Emotional Intelligence and Innovation

By Lac D. Su, M.S. and Nick Tasler, M.S.

When one thinks of world class inventors and innovative thinkers, such as Thomas Edison or Steve Jobs, we tend to think mostly of creative geniuses who occasionally channeled their boundless mental power into light bulbs and Macs. We imagine them disappearing into the sort of mysterious, isolated place where only the truly brilliant ever venture, only to reappear days or months later to boldly proclaim “it’s alive!” or at least “it’s an iPhone!”

We don’t typically hear about the important role that emotional intelligence (EQ) plays in the process of innovation. Some still regard EQ as that ‘touchy-feely’ force that makes us work and play well together. We know that leaders with higher EQs are much more apt to retain their employees, and that sales and service people with high emotional intelligence log far better numbers than their low EQ counterparts. That is probably why most of us tend to see emotional intelligence as the yang to the yin of technical skills that we credit with product and process innovation.

But as the Industrial Revolution continues to become a more distant spec in the rear-view mirror of the new knowledge economy, the rules of innovation are being re-written. According to innovation Guru Tim Brown, whose design firm was recently named by Fast Company as the 5th most innovative company in the world, the design of innovative processes and products requires a more “human-centered” approach than traditional R&D methods incorporate. It requires skills such as empathy, optimism and collaboration. In other words, it requires emotional intelligence skills. The reason, Brown argues, is that a skill like empathy allows us to see things from the perspective of many different kinds of people, which is a key ingredient for creating a consumer product or redesigning a people-driven process. The increased complexity of today’s products and processes mandates interdisciplinary collaboration.

So, engineers must be able to connect not only with other engineers, but also with professionals outside their department, and with the perspectives and the preferences of customers they’ve never even met. It’s a tall task, especially when you consider that many engineers—the people most often charged with innovation—tend to have the lowest EQ skills in the workforce.


The Hidden Side of EQ

The good news is that anyone can develop EQ skills… even engineers. In our work at TalentSmartEQ, we find that motivation is the biggest hurdle for developing EQ skills, especially for engineers. It’s more often a case of not seeing the need to develop EQ skills than not having the capacity for it. Most engineering professionals enjoy the technical aspects of their job, and they don’t have a burning desire to become a leader of people. One engineer at a Fortune 500 company that we spoke to recently summed this sentiment up best when he told us that he had actually requested to be demoted so that he could get back to focusing on the part of his job he loved.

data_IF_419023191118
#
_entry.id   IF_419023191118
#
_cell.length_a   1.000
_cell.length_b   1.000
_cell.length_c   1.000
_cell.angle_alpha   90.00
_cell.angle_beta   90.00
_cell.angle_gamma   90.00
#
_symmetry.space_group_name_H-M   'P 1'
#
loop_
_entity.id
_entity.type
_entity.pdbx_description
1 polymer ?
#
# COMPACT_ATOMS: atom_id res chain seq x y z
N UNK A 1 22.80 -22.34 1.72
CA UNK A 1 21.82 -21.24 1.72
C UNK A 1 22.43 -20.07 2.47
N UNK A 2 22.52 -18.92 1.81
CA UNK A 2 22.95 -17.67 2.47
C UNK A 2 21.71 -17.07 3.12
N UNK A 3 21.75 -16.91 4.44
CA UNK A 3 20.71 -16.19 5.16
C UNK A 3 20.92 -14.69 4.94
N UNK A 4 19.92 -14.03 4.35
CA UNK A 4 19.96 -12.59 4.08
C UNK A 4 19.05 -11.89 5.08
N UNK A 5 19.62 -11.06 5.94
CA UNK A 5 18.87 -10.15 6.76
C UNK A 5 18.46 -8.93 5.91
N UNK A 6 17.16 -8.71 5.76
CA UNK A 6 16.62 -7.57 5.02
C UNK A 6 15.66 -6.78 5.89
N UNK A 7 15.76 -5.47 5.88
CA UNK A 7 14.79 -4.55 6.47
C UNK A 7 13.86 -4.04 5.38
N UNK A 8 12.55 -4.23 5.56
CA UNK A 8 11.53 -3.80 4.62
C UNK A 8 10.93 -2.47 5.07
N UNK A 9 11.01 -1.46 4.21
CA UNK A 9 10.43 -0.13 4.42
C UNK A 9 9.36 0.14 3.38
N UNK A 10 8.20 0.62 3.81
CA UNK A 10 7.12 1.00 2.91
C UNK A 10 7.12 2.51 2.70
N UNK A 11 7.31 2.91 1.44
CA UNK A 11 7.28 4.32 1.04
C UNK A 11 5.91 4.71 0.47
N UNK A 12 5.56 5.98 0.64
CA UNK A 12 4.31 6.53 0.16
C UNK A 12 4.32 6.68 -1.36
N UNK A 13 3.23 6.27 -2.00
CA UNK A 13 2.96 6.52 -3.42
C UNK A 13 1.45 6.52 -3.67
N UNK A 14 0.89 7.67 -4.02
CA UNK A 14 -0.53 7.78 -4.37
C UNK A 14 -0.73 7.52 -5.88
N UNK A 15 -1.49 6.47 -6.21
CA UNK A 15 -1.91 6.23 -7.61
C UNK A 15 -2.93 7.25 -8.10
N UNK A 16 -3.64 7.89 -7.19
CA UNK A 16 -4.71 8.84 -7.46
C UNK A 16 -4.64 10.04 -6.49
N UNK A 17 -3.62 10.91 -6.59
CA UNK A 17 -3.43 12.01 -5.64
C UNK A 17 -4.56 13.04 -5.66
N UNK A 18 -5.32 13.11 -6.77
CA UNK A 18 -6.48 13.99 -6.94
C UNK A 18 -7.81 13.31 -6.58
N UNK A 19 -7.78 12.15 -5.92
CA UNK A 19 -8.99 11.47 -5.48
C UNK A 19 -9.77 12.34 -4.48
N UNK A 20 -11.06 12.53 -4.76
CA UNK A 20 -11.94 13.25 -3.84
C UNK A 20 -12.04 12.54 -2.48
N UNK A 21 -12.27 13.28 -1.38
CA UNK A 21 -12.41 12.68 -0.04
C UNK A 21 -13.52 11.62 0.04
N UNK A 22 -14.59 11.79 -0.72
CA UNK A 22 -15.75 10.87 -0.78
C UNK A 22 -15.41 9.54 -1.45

Innovation is perhaps the single most important performance indicator for engineering departments. Developing emotional intelligence for the purpose of promoting peace and harmony or good leadership might not resonate with engineers, but developing skills like empathy and effective collaboration to foster innovation is an engaging appeal that engineers can’t afford to ignore.

Discovering & Developing EQ

It’s within everyone’s reach to read and understand other people. Millions of years of evolution have literally programmed this ability into our DNA. It just takes the right development techniques to make this skill blossom. The first step is understanding what emotional intelligence is, and the second step is incorporating it into your everyday behavior.



Lac D. Su, M.S.

Lac D. Su is the Director of Strategic Alliances for TalentSmartEQ, the leading provider of emotional intelligence tests, products, and training. He forms and manages relationships with key TalentSmartEQ resellers and assists clients with the implementation of skill development initiatives.

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